Road Show: Raymond Aceto in Dallas
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Road Show: Raymond Aceto in Dallas

The Ohio-born bass talks about his favorite places to visit in Big D.
by Mario R. Mercado. 

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Aceto as Baron Scarpia in Dallas Opera’s Tosca, 2015
© Karen Almond, Dallas Opera
Dallas Picks


2900 Lemmon Ave.
(214) 528-7215

3301 McKinney Ave.
(214) 754-4940

3411 McKinney Ave.
(214) 922-7080

5610 E. Mockingbird Ln.
(214) 827-0355

500 Crescent Ct.
(214) 303-0500

4511 McKinney Ave.
(214) 559-3111

1722 Routh St.
(214) 220-2828


2121 McKinney Ave.
(214) 922-0200

2332 Leonard St.
(214) 468-8399


47 Highland Park Village
(214) 443-9898
Road Show Dallas Sm 316
Downtown Dallas
© Ken Hurst/Alamy Stock Photo
Road Show Highland Park sm 316
Highland Park Village

DALLAS HAS BECOME A SECOND HOME  for American bass Raymond Aceto, who has appeared in fifteen Dallas Opera productions since 1993. Back then, he performed at the company’s original venue, the Fair Park Music Hall, a magnificent Spanish-style neo-Baroque pile with less-than-magnificent acoustics. In October 2009, he was part of the Otello cast that inaugurated the company’s occupancy of the gleaming Margot and Bill Winspear Opera House. “It still strikes me as amazing,” says Aceto, “that in today’s times William Winspear, the lead donor, insisted that this venue be designed especially for opera, acoustically as an opera house, rather than as a multipurpose theater. 

“Over the years, I have seen the arts grow and evolve, as has the city,” Aceto continues. He says the 2,200-seat opera house “has a sense of intimacy.” The Winspear, part of the AT&T Center for the Performing Arts, represents a landmark in the larger Dallas Arts District, located on the northern edge of downtown, which encompasses the city’s superb museums and restaurants, as well as Klyde Warren Park.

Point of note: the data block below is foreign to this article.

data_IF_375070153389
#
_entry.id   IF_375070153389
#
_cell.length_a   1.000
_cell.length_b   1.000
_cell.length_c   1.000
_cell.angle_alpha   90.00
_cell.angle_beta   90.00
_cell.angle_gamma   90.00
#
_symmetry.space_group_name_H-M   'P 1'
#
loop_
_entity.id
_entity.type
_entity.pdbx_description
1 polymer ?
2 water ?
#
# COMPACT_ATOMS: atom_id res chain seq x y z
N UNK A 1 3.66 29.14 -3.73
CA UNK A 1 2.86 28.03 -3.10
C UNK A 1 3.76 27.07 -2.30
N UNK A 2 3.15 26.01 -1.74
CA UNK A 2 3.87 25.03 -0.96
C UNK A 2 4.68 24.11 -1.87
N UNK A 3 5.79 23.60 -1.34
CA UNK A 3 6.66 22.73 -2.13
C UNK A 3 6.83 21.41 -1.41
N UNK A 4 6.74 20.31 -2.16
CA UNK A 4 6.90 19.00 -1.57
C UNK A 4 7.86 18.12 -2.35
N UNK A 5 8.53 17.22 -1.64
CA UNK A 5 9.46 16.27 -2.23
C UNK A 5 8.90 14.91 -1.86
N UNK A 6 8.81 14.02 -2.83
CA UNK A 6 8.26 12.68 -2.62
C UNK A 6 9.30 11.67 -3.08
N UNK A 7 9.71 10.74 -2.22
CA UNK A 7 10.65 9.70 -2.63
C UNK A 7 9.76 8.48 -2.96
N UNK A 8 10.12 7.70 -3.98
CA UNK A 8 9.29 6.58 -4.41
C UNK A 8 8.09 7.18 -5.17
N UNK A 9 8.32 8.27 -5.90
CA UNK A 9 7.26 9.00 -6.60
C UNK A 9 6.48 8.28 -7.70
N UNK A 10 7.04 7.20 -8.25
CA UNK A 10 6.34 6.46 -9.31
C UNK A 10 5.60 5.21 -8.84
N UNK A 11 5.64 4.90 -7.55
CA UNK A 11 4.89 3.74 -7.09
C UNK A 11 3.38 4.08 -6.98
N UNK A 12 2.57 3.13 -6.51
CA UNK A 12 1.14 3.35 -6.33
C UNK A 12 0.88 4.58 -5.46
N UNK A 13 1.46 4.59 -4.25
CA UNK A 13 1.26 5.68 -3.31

That park, which opened in 2012, was constructed ingeniously on a deck over a recessed highway. The five-acre urban green has a playground, a butterfly garden, food trucks and a pavilion, to which opera productions are simulcast. “Only a few blocks from the opera house, Klyde Warren has become a destination in itself,” Aceto says. The park forms a gateway between the Arts District and Uptown. “Two hotels, the Ritz-Carlton and Hotel ZaZa, and their high-energy bars—perfect places to ease down from post-performance adrenaline—are within walking distance of the Winspear.”

Aceto and his wife, Rebecca, stay in an apartment in Uptown. “When I want to get away into nature, I enjoy walking or jogging along the Katy Trail, a nearby, 3.5-mile path that runs through Uptown, the Oak Lawn area and the leafy Turtle Creek neighborhood.”

The singer has long-standing restaurant favorites. “For breakfast, you can’t beat the ‘49er flapjacks’ at the Original Pancake House. They fill the plate. For a leisurely start to the day, one of my standbys is Lucky’s, part farm-to-table, part retro diner. Bread Winners, where the dishes range from a special house eggs benedict to breakfast enchiladas, is on McKinney Avenue.”

Aceto’s picks for lunch and dinner include La Duni for Latin brunch, Spanish tapas at Café Madrid and Campisi’s for old-school Italian. “For updated Mexican street food, my pick is Urban Taco, with its tiered outdoor patio,” he says. There is no shortage of places to satisfy meat-eaters in Dallas; Aceto favors Capital Grille, located in Crescent Court. He calls Abacus, a fine-dining restaurant by Dallas chef Kent Rathbun, a “terrific place for a tasting-menu splurge.” Back in the Arts District, Tei-An, a Japanese soba house and sushi bar, has the feel of a serene retreat. Its upper terrace offers a sweeping view of Downtown.

Dallas is a city devoted to style. Neiman Marcus’s first store opened in Downtown more than 100 years ago. A short drive from Uptown lies Highland Park Village, a luxury shopping center with Spanish Mediterranean-style architecture. Extending from a central fountain is a gracious, if heady, mix of luxury—Hermès, Brunello Cucinelli, Alexander McQueen, along with designers with Dallas pedigrees, Lela Rose and Billy Reid. Amid the attentively landscaped setting you’ll find the practical, too—a tailor, a barber, even a UPS store. 

Sports loom large in Texas. Aceto has sung at the AT&T Stadium, the new home of the Dallas Cowboys, which opened in 2009. Each spring since 2012, Dallas Opera, in association with the Cowboys organization, has presented a free live simulcast. (Advance tickets are required.) An audience of 15,000 attended the inaugural stadium simulcast of Mozart’s Magic Flute, projected on the stadium’s four jumbo, high-definition video boards. Aceto’s Sarastro may never have sounded more ominous or seemed so much bigger than life. spacer 

Mario R. Mercado writes on music, dance, theater and art. 

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